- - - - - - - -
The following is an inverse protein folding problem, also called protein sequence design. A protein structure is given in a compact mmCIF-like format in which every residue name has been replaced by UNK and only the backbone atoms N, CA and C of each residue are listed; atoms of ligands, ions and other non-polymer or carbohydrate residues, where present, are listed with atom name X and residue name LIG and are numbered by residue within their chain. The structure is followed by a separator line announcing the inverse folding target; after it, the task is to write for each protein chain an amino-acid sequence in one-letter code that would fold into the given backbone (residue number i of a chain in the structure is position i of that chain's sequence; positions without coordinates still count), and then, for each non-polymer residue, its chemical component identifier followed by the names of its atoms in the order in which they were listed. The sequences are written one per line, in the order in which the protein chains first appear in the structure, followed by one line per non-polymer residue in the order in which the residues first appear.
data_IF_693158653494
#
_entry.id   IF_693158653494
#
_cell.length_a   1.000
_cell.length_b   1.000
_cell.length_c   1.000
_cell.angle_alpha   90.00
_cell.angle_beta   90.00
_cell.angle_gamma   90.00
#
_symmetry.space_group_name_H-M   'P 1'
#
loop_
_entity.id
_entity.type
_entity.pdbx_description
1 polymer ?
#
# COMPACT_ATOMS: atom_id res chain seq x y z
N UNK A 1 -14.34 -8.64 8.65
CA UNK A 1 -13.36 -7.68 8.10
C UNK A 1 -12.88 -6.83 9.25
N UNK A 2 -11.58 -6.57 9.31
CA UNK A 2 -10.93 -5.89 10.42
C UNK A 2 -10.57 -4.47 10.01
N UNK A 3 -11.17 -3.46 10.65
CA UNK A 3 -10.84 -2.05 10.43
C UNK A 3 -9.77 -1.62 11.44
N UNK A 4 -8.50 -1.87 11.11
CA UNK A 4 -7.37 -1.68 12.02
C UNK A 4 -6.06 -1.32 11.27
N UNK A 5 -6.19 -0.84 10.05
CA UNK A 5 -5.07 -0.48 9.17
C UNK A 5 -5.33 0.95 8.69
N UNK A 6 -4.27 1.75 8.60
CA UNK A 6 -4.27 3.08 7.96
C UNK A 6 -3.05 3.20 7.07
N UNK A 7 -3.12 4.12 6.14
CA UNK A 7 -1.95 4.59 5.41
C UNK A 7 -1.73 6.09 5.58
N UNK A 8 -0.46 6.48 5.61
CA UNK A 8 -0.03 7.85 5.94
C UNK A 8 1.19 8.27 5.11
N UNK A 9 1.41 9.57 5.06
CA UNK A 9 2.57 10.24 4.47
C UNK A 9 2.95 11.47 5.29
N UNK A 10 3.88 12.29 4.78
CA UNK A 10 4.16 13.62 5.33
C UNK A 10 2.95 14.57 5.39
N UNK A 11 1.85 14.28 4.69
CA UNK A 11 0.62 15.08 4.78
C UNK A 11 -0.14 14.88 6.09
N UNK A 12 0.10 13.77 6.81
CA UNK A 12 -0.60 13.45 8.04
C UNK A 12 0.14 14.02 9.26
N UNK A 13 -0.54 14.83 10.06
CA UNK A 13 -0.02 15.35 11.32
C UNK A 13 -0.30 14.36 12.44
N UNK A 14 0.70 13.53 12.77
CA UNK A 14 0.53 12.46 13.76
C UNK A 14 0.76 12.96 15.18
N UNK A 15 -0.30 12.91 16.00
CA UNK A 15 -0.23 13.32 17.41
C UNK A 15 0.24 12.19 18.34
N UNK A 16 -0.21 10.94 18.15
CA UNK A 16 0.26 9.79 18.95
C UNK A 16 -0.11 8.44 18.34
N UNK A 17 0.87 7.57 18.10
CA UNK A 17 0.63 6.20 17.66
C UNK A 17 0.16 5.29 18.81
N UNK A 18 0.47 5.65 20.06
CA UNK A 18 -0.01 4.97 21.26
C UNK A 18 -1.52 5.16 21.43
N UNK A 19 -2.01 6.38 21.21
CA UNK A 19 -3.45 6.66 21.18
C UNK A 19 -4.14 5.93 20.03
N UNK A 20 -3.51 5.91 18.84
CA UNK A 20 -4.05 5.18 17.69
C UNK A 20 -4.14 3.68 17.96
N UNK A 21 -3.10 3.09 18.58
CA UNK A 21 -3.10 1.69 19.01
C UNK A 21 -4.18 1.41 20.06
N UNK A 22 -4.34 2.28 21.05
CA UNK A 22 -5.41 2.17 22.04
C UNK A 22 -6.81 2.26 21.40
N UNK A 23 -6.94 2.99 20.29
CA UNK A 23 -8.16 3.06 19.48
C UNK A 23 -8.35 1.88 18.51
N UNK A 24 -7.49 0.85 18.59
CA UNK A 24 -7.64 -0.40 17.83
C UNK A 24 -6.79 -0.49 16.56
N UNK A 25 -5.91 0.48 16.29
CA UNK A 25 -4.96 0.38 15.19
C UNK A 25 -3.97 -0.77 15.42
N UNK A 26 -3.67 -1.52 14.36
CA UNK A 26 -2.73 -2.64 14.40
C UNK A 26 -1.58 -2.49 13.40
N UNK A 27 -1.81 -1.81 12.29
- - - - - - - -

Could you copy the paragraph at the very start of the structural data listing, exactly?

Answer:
The following is an inverse protein folding problem, also called protein sequence design. A protein structure is given in a compact mmCIF-like format in which every residue name has been replaced by UNK and only the backbone atoms N, CA and C of each residue are listed; atoms of ligands, ions and other non-polymer or carbohydrate residues, where present, are listed with atom name X and residue name LIG and are numbered by residue within their chain. The structure is followed by a separator line announcing the inverse folding target; after it, the task is to write for each protein chain an amino-acid sequence in one-letter code that would fold into the given backbone (residue number i of a chain in the structure is position i of that chain's sequence; positions without coordinates still count), and then, for each non-polymer residue, its chemical component identifier followed by the names of its atoms in the order in which they were listed. The sequences are written one per line, in the order in which the protein chains first appear in the structure, followed by one line per non-polymer residue in the order in which the residues first appear.